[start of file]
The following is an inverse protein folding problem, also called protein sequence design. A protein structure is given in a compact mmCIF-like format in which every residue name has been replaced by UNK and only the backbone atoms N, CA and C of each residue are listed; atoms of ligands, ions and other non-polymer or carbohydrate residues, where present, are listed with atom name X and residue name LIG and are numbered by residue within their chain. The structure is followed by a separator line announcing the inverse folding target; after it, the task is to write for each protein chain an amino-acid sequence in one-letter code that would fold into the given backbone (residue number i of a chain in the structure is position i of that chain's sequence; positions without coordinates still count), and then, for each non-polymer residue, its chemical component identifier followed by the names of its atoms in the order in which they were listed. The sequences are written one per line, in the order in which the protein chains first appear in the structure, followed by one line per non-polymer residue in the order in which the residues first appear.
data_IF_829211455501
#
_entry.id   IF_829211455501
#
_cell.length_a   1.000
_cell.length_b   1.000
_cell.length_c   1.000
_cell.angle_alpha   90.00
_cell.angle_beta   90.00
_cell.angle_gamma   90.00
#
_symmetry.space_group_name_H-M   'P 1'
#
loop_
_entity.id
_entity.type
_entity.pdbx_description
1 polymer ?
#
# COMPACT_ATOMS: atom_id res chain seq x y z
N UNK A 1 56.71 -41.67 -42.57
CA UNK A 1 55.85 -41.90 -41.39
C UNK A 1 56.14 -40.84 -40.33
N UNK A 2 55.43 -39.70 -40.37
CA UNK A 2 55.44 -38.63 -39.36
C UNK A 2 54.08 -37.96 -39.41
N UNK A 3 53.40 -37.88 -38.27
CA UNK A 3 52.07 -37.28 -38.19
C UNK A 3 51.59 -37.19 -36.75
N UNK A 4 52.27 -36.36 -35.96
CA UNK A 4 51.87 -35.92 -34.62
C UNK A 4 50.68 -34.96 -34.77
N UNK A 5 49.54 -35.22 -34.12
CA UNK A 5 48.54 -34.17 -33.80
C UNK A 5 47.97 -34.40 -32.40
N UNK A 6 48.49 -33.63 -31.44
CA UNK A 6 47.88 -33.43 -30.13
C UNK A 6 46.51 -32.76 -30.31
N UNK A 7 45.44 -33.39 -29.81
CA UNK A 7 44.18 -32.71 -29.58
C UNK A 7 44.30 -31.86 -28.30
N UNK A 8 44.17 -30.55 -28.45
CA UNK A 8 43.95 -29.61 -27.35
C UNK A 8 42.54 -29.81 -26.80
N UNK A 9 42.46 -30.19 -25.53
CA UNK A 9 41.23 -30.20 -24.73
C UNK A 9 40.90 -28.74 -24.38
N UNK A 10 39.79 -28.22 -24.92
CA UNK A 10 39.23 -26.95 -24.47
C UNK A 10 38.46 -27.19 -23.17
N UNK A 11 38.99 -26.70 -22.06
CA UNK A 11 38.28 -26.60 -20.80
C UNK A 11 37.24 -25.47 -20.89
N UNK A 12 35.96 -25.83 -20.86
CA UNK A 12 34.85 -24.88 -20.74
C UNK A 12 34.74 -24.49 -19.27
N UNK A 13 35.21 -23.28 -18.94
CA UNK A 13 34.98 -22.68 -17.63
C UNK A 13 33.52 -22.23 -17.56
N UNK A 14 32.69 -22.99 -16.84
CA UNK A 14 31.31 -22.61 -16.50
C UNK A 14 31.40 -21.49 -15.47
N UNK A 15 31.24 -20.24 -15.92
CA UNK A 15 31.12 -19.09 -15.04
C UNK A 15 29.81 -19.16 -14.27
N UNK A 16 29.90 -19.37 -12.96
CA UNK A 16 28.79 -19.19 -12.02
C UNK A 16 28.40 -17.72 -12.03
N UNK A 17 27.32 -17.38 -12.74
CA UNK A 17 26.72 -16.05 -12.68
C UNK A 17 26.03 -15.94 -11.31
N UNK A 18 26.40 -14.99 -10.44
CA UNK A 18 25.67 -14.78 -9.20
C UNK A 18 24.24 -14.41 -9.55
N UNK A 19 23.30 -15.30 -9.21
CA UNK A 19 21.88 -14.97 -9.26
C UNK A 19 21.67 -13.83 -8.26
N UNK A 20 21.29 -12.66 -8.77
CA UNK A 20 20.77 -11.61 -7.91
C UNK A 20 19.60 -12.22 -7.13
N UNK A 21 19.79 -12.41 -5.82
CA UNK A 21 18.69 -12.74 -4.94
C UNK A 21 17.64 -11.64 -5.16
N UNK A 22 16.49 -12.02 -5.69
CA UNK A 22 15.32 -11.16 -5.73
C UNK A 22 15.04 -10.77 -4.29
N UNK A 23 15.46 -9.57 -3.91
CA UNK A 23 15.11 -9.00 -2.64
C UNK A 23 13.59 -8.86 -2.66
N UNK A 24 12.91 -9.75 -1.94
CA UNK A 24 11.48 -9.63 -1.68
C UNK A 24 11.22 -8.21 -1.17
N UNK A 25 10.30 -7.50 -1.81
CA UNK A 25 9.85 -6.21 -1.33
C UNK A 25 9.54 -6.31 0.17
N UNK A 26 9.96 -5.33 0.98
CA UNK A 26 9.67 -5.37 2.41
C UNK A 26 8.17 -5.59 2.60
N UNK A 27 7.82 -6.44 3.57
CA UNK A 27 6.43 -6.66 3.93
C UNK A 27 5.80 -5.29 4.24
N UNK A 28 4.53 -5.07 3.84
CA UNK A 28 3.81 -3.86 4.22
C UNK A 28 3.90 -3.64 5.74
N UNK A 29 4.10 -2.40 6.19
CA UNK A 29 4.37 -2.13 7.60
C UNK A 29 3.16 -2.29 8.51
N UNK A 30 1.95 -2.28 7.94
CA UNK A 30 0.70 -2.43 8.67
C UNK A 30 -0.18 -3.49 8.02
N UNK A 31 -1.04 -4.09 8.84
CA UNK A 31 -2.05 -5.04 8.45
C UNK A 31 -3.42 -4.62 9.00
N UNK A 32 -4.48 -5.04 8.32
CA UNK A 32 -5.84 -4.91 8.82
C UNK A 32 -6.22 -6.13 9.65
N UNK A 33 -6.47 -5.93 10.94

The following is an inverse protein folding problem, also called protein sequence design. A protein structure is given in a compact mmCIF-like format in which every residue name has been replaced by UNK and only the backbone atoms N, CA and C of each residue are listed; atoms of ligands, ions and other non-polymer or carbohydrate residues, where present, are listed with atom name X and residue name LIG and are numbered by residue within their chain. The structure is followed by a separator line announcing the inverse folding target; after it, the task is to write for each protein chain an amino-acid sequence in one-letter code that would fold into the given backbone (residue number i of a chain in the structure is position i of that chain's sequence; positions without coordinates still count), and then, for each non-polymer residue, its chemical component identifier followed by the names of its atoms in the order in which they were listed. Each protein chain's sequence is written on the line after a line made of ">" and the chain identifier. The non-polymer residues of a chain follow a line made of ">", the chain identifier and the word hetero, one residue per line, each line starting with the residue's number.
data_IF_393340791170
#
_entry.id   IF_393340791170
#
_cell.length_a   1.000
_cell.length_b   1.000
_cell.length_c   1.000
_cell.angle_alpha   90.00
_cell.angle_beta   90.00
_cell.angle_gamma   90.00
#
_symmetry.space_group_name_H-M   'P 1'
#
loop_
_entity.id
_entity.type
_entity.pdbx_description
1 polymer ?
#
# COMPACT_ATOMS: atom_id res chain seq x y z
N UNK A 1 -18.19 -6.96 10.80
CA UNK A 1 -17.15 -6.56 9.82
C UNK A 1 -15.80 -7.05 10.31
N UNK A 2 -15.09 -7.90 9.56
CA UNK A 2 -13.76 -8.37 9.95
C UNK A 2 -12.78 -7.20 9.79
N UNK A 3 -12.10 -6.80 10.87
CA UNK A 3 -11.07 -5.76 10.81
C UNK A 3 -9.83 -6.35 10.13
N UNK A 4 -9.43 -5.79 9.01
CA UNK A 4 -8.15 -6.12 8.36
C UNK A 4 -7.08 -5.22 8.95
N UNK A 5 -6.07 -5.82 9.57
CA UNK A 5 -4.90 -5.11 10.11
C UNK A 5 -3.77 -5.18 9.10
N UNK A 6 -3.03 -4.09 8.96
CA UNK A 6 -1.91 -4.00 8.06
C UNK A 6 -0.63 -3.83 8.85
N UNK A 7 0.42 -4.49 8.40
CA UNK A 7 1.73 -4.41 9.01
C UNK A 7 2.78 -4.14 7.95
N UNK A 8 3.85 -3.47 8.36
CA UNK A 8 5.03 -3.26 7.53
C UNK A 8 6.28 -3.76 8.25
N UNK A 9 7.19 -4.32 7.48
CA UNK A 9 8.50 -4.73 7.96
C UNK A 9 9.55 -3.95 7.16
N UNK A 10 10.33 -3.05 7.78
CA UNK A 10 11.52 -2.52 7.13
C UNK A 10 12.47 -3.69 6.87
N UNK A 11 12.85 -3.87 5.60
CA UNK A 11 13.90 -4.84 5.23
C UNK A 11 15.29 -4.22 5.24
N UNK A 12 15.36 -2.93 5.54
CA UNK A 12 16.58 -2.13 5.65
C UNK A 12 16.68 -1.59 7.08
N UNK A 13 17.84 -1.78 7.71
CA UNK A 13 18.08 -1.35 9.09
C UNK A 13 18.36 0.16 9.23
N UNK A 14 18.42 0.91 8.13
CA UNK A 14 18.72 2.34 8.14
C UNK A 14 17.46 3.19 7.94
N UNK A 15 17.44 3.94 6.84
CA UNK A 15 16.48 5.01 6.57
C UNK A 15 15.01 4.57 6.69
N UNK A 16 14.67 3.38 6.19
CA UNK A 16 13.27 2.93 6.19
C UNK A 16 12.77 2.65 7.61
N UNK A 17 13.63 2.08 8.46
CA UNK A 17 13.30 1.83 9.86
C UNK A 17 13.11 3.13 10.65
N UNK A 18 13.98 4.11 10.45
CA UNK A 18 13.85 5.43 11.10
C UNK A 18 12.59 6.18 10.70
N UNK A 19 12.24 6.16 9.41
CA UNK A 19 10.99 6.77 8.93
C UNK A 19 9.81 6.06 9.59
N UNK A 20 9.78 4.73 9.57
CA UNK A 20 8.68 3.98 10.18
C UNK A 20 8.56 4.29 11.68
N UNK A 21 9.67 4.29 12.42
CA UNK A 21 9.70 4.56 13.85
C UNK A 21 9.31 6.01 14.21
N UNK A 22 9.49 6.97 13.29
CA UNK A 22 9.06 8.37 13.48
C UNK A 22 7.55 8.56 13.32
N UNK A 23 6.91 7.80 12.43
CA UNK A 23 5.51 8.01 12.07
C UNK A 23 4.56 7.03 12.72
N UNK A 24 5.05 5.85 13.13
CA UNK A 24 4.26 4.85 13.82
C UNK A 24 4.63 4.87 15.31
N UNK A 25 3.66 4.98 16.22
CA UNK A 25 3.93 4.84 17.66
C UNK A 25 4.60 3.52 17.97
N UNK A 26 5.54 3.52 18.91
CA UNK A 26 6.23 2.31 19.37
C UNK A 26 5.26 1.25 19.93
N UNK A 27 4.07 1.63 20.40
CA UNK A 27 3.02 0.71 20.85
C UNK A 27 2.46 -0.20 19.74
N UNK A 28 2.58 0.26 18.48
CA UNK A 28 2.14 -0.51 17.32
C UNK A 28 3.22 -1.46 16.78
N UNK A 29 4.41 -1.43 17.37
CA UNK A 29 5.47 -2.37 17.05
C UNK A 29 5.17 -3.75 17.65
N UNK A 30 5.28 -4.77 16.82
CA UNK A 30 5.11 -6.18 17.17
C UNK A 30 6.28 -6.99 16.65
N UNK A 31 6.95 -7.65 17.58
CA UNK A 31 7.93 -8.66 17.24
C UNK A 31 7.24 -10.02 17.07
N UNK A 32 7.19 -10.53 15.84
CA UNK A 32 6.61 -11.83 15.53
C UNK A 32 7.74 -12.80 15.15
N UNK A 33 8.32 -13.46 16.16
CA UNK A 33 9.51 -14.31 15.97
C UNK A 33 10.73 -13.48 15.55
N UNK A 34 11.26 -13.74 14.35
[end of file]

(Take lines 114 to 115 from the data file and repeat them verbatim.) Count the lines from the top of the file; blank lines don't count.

C UNK A 31 -3.42 -4.62 9.00
N UNK A 32 -4.48 -5.04 8.32